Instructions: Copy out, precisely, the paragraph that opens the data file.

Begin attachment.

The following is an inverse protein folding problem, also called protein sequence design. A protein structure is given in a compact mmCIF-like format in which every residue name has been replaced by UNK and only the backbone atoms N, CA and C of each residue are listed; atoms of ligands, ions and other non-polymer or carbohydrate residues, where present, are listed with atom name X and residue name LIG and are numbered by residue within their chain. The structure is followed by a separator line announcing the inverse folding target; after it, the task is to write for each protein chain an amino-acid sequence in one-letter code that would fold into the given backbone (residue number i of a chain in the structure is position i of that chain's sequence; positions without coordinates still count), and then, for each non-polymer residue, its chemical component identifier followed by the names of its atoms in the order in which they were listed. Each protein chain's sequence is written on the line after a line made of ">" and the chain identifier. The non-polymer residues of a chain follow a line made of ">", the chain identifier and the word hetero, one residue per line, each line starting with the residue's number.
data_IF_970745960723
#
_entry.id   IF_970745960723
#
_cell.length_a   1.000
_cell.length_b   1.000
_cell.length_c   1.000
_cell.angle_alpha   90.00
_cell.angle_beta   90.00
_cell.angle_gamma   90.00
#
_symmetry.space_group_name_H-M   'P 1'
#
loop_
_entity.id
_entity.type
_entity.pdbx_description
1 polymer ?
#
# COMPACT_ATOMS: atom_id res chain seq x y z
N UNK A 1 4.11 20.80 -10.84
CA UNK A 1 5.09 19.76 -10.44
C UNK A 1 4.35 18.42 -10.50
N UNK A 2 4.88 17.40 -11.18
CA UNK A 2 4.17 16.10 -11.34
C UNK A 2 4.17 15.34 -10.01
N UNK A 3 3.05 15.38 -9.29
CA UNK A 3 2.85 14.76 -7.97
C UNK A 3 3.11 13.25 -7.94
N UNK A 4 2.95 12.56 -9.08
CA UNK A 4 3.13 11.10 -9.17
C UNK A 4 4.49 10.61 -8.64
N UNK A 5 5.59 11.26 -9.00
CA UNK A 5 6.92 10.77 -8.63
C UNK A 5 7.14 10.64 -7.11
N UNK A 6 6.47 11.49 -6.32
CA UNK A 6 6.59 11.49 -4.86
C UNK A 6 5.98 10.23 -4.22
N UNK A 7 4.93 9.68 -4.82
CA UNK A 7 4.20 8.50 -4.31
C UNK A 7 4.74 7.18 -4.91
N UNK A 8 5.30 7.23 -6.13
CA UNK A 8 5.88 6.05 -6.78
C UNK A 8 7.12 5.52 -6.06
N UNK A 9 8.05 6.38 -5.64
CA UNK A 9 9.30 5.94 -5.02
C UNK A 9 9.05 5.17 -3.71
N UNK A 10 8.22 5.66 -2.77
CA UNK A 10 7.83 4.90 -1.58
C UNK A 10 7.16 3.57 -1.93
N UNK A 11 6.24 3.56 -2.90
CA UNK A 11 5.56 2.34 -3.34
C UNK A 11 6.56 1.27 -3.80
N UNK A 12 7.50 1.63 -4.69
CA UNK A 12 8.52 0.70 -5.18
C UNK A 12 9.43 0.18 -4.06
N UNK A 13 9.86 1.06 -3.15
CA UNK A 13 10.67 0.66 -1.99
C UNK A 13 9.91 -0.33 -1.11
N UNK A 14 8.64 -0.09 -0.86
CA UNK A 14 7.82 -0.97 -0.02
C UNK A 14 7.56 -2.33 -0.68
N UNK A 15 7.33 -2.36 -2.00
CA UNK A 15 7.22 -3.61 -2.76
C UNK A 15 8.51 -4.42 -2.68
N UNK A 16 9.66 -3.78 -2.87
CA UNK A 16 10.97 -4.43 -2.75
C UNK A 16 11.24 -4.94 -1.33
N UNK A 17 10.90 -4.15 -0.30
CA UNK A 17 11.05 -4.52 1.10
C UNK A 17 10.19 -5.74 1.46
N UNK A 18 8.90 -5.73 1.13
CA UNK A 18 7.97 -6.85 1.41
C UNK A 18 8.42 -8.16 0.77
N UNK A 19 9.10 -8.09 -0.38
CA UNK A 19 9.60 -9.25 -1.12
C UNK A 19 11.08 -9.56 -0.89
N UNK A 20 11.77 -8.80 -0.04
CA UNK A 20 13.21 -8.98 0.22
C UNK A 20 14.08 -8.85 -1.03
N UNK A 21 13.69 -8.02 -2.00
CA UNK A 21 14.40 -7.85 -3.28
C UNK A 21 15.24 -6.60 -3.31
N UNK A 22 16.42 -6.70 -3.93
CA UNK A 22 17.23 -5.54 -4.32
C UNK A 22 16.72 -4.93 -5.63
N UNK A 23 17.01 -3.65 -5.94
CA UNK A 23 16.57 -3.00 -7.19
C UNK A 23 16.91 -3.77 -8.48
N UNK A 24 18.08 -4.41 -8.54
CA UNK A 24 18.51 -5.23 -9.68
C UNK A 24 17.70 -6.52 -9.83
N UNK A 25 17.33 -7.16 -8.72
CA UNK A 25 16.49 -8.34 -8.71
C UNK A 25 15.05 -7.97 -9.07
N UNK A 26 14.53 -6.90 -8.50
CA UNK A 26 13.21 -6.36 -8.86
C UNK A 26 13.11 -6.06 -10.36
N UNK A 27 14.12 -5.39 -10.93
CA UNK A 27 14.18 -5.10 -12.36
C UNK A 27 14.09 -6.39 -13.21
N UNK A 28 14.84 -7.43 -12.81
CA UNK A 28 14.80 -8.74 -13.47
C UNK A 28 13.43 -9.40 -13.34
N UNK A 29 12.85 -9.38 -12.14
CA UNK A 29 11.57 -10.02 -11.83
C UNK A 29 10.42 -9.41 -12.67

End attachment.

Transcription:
The following is an inverse protein folding problem, also called protein sequence design. A protein structure is given in a compact mmCIF-like format in which every residue name has been replaced by UNK and only the backbone atoms N, CA and C of each residue are listed; atoms of ligands, ions and other non-polymer or carbohydrate residues, where present, are listed with atom name X and residue name LIG and are numbered by residue within their chain. The structure is followed by a separator line announcing the inverse folding target; after it, the task is to write for each protein chain an amino-acid sequence in one-letter code that would fold into the given backbone (residue number i of a chain in the structure is position i of that chain's sequence; positions without coordinates still count), and then, for each non-polymer residue, its chemical component identifier followed by the names of its atoms in the order in which they were listed. Each protein chain's sequence is written on the line after a line made of ">" and the chain identifier. The non-polymer residues of a chain follow a line made of ">", the chain identifier and the word hetero, one residue per line, each line starting with the residue's number.